Be More You - Expressive Drawing
Expressive drawing means being more YOU…
It means letting your thoughts and feelings show up in your drawing as part of your art.
It’s all about looking, feeling and being creative… but where to start with this?
The objective of this drawing lesson is to understand how to put your own expression and personality into your art.
This page is part of my Start Drawing Your Way free learning resource to help you learn to draw accurately but in a way that feels right for you, is enjoyable, meaningful and is in your own style.
On this page, we’re looking more at our personal self-expression in our art.
We’ll be building on what we thought about in the previous page about collecting personal and meaningful drawing inspiration from nature…
As well as our thoughts about what art is and why our self-expression in art matters.
Expressive drawing is important because it helps you to develop your own unique artistic style. It also makes your art far more personal, meaningful, and enjoyable – and enhances the feelings of creativity, relaxation, and fulfilment you’ll get from your artistic past-time.
In this lesson, we’re not just going to look and draw. We’re also going to get in touch with our emotions about our art and about our subject matter. This is essential for personal, expressive and meaningful drawings!
Making Expressive Drawings
The fact of being present in a particular moment – using all of our senses and connecting to our own feelings and emotions in that moment is what allows us to create expressive art.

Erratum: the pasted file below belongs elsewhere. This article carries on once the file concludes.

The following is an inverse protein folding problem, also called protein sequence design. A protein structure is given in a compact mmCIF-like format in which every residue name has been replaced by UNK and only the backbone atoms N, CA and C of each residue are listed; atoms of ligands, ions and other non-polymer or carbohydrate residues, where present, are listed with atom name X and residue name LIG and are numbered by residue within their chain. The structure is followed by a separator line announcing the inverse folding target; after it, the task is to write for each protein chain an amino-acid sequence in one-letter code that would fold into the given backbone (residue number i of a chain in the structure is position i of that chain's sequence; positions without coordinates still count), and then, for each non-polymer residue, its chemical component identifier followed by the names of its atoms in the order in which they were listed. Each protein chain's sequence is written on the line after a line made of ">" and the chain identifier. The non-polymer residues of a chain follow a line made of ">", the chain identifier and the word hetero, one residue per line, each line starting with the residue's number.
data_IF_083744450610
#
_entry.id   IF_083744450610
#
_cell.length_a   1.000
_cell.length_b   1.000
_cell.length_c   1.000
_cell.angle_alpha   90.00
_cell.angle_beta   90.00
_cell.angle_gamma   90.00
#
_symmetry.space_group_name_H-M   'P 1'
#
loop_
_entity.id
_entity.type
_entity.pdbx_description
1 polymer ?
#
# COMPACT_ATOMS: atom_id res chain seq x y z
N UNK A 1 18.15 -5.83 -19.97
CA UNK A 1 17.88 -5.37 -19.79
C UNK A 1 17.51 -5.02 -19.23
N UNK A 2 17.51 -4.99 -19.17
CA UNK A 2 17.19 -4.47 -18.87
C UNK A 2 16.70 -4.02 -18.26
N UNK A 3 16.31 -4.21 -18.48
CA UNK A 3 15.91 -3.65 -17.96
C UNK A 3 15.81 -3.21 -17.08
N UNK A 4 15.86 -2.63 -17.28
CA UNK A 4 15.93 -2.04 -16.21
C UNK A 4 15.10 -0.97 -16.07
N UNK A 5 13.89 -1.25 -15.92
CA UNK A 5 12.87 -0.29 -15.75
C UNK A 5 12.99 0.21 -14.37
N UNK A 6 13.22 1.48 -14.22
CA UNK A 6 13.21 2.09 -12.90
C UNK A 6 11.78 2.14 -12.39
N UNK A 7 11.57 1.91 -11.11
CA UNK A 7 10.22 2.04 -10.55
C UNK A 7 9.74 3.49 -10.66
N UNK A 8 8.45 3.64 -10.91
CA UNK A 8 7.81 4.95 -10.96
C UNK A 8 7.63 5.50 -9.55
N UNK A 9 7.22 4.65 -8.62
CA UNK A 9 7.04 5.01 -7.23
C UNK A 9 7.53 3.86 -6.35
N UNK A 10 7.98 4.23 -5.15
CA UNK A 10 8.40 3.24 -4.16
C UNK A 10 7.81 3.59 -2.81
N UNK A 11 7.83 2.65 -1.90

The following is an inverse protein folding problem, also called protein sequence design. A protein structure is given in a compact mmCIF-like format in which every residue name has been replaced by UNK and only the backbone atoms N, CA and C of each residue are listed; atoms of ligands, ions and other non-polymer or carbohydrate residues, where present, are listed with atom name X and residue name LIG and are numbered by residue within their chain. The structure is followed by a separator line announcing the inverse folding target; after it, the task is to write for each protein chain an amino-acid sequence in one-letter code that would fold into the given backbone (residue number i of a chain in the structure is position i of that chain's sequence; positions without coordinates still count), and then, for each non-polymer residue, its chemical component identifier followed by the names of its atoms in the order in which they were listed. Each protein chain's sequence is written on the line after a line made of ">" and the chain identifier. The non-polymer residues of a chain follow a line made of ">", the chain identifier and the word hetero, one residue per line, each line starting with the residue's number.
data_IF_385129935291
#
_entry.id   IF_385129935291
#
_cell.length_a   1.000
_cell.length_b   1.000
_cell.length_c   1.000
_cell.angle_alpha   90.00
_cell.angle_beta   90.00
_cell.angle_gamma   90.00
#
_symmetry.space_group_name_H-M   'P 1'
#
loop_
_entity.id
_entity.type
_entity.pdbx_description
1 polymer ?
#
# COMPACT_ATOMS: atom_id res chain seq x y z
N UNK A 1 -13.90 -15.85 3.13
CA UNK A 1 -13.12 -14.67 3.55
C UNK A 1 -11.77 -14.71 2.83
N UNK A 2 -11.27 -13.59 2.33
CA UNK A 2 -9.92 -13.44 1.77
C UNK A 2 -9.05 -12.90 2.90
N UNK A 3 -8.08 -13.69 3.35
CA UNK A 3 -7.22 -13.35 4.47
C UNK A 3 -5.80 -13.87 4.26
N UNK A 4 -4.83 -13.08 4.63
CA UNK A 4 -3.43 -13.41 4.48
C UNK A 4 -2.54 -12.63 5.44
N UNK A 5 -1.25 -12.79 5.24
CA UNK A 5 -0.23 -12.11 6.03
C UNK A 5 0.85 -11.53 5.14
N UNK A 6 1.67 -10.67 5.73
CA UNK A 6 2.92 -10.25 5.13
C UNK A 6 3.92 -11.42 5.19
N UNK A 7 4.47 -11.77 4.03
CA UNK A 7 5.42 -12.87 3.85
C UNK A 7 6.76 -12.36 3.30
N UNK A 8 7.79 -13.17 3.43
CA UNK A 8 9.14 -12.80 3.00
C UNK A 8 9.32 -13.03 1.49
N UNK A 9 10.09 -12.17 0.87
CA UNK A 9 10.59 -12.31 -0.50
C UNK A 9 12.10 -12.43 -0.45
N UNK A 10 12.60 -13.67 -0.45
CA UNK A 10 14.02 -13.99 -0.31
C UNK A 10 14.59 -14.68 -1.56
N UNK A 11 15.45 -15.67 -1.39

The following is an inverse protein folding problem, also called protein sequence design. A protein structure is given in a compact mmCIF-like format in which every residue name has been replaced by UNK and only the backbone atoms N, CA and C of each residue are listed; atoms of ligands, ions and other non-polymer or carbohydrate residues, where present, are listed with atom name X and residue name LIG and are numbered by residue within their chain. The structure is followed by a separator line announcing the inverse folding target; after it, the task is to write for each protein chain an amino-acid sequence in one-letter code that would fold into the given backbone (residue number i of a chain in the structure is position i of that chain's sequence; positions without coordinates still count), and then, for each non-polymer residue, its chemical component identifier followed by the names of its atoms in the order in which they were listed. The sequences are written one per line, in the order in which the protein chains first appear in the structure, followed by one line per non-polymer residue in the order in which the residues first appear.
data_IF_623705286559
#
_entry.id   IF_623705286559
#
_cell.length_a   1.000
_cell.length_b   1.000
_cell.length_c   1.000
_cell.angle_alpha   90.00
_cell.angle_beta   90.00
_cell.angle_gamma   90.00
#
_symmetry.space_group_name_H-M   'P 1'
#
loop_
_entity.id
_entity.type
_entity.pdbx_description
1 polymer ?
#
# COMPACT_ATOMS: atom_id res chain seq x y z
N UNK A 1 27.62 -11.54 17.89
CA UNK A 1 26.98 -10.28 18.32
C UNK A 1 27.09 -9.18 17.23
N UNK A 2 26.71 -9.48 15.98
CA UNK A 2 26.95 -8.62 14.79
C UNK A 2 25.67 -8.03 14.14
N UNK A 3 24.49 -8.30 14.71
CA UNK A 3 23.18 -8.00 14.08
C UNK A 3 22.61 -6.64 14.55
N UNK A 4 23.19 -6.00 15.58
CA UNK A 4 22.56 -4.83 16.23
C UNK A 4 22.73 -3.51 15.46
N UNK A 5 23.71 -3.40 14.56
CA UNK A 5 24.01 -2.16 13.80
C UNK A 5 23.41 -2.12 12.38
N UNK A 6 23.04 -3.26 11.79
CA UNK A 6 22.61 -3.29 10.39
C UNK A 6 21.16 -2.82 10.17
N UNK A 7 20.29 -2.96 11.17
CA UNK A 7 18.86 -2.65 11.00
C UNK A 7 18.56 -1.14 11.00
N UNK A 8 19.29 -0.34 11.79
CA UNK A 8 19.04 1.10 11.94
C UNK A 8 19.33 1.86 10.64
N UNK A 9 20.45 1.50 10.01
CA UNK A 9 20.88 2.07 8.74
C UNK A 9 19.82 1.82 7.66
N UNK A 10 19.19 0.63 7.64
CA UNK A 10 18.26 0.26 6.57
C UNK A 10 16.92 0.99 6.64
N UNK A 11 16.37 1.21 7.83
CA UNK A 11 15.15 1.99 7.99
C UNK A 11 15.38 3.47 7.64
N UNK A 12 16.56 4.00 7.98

Look at what we’re drawing now… stop, look, notice, and connect with our emotions, right now, with our photo or our subject matter in front of us.
STOP – experience what’s actually around us with all of our senses – your music, your candles, your drink, the chair you’re sat on, the floor beneath your feet, your shoes, how your pen or pencil feels in your hand, and how it feels as you draw it across the page, how the page itself feels. You can stop and slowly experience them all.
Look and notice the details. Become absorbed in looking at your subject matter. If it’s a flower, how does looking at it make you feel? Why did you choose it? What do you like about it? What stands out about it? What sort of flower personality do you think it is? Is it little and sweet? Shy? Confident? A chatterbox? Start to think about these things as you draw.